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Knowledge Is Power Find out what happens to you when you are dehydrated

We should all be drinking eight, eight-ounce glasses of water per day.

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Dehydration play



The importance of water to our bodies can’t be overstated. We should all be drinking eight, eight-ounce glasses of water per day.

It turns out that the old eight-by-eight rule originated from a misreading of a 1945 recommendation from the Food and Nutrition Board and over the next five decades just kind of became accepted wisdom.

All the same, the 64-ounces-in-a-day directive has been abandoned and replaced with the Board’s 2004 recommendation that we figure out how much to drink each day by “letting our thirst be our guide".

It turns out that between the water we get from beverages, water-rich fruits and vegetables, and our bodies’ super sophisticated mechanism for regulating water balance, maintaining hydration is fairly simple for most healthy adults.

Under certain circumstances, our bodies have a harder time keeping up with fluid loss and we can become dehydrated.

After all, it makes up more than two thirds of our body weight and is responsible for a variety of functions, including digestion, blood flow, and body temperature regulation, as well as for overall cell health.

Fortunately, the fact that we lose between roughly four to nine cups of water per day through breathing, sweating, peeing, and pooping isn’t a problem for most healthy adults because the systems that regulate hydration are so sensitive.

According to CamelBak Hydration Advisor Doug Casa, PhD, evidence shows that the body will compensate for a loss of just one to two percent of the total amount of water in the body by triggering the sensation of thirst and the cue to drink.

These cues stay on track and properly-timed because our brains, kidneys, various glands, and hormones work in concert to monitor the amount of water that we’re taking in versus how much we’re losing.

It all begins with the hypothalamus, the gland responsible for regulating our body temperature and triggering the processes that balance the fluids in our bodies.

When the hypothalamus detects too little water in our blood, it signals the release of an anti-diuretic hormone that causes the kidneys to remove less water from the blood.

This means we pee less, and when we do, our urine is more concentrated and darker in color.

At this point the brain also tells us we’re thirsty, and once we sip on some water or consume something hydrating our water levels return to normal.

Similarly, when our body temperature rises either from fever, working out, or being in a warm environment, our bodies try to lower our temperature by sweating: When sweat evaporates from our skin, it takes some heat with it, helping to cool us off.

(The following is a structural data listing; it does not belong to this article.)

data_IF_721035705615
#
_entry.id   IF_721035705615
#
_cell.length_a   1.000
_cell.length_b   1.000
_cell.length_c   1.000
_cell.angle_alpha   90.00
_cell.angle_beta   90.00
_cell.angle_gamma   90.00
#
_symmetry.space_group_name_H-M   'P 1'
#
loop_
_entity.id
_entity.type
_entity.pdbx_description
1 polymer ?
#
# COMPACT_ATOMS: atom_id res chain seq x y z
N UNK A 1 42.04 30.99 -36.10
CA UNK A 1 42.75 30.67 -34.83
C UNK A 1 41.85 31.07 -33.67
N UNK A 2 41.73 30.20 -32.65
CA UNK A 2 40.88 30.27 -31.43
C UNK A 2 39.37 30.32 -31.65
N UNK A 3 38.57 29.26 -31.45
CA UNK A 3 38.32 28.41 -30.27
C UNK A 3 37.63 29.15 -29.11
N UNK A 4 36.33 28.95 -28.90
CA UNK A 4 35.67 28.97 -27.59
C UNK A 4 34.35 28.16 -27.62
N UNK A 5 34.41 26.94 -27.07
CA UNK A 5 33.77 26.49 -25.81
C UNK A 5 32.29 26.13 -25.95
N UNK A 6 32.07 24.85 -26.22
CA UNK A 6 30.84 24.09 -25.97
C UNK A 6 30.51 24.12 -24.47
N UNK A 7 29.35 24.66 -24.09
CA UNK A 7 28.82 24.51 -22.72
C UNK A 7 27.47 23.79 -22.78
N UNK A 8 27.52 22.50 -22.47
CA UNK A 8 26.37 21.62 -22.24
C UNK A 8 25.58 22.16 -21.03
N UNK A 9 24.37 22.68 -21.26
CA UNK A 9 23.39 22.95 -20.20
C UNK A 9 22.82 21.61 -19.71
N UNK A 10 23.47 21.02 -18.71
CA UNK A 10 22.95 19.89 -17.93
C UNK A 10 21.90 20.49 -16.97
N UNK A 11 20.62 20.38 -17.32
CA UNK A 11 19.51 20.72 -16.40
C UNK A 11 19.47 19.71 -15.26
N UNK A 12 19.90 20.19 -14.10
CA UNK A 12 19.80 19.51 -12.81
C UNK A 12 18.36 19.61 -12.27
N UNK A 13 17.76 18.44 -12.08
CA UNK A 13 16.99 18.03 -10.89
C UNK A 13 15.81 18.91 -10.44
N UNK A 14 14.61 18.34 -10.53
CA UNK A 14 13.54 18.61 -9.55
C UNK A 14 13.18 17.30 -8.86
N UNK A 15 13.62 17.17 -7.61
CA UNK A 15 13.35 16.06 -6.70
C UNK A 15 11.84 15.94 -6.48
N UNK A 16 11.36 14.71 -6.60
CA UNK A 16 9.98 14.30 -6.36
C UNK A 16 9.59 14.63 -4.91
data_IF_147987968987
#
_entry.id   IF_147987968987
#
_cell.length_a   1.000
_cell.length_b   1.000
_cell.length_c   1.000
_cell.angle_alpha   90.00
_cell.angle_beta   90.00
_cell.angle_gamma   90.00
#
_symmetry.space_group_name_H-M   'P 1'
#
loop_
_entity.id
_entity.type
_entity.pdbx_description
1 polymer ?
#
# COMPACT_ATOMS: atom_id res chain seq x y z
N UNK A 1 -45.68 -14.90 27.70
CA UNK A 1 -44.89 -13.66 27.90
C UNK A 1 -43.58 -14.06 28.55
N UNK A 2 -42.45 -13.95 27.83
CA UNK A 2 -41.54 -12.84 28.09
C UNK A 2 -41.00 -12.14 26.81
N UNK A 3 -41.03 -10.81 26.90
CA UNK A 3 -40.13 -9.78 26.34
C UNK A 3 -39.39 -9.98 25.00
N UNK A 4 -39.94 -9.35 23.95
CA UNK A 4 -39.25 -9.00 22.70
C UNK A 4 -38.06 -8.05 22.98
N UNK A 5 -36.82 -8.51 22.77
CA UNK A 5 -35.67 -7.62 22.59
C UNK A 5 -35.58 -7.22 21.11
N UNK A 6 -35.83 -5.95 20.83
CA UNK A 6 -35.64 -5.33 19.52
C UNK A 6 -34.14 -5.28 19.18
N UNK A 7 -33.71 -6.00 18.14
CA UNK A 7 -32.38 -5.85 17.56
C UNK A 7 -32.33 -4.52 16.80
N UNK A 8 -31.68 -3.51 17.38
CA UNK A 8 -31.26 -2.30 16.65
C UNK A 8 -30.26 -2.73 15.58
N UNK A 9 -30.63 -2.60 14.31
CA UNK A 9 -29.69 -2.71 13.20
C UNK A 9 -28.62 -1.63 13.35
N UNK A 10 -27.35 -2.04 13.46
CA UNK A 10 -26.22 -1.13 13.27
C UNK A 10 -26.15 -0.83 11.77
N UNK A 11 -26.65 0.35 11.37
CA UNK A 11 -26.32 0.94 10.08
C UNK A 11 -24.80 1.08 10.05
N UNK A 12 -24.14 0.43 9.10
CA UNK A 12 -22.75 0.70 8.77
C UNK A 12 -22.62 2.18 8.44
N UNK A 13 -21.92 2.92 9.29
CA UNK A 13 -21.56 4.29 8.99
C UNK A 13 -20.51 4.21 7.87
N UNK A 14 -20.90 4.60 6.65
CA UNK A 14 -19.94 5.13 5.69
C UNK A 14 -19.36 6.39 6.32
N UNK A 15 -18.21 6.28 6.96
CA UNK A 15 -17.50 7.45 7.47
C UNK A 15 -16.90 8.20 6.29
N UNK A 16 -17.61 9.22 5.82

Although we lose water when we sweat, pee, and breathe, our bodies are good at triggering thirst and cueing urination that it’s only when we’re losing more water than we can replace, throwing up, having diarrhea, or peeing excessively, that we experience dehydration.

When dehydration occurs, we experience a range of symptoms from dry mouth, headaches, dizziness, and fatigue to lethargy, cool skin, and the inability to pee.

Here’s how it works:

Water is integral to regulating blood volume, which in turn affects blood pressure and heart rate. When we’re dehydrated our blood volume drops, and so does our blood pressure, causing our hearts to beat faster.

For some, dehydration causes headaches or triggers migraines. Though the link between water balance and headaches is still being researched, one theory is that as our bodies work to maintain fluid levels during dehydration our blood vessels narrow, reducing the supply of oxygen and blood to the brain, which causes headaches.

So basically, when our cells are deprived of the water they need to function optimally, all systems are especially taxed and must work harder to power us, causing us to feel fatigued or lethargic.

Dehydration affects us cognitively and psychologically, too. Studies have shown that even mild dehydration can cause dips in concentration, memory, and mood.

The amount of water we need varies from person to person and depends on what we’re eating and drinking, the climate, and our activity level.

Healthy adults can pretty much rely on their body’s thirst mechanism to keep them hydrated and if you’re eating fruits and vegetables and drinking fluids you’re probably getting the water you need.

However, there are circumstances when we need to pay more attention to how hydrated we are, when we’re exercising hard, in the heat, or for long periods of time or when we’re sick with fever or a stomach bug that causes diarrhea or vomiting.

Our bodies are actually so smart about maintaining water balance that when we sweat excessively and are losing salt and other electrolytes, we’re cued to crave drinks that both quench thirst and contain sodium.

In helping to replenish valuable electrolytes, which could happen if we’re guzzling plain water, sports drinks prevent us from getting overhydrated.

When we drink way more water than we need, our kidneys can’t keep up and we’re unable to urinate enough to get our water level back in balance. As a result, the sodium in our blood becomes diluted, and water intoxication occurs, causing symptoms like headache, fatigue, nausea or vomiting, confusion, or even seizures.

There is no set amount of water that causes intoxication. Instead, Casa says we can avoid overdoing it by drinking “according to the sensation of thirst.”

He also recommends getting a handle on how much fluid we’re losing while working out by determining our sweat rate.

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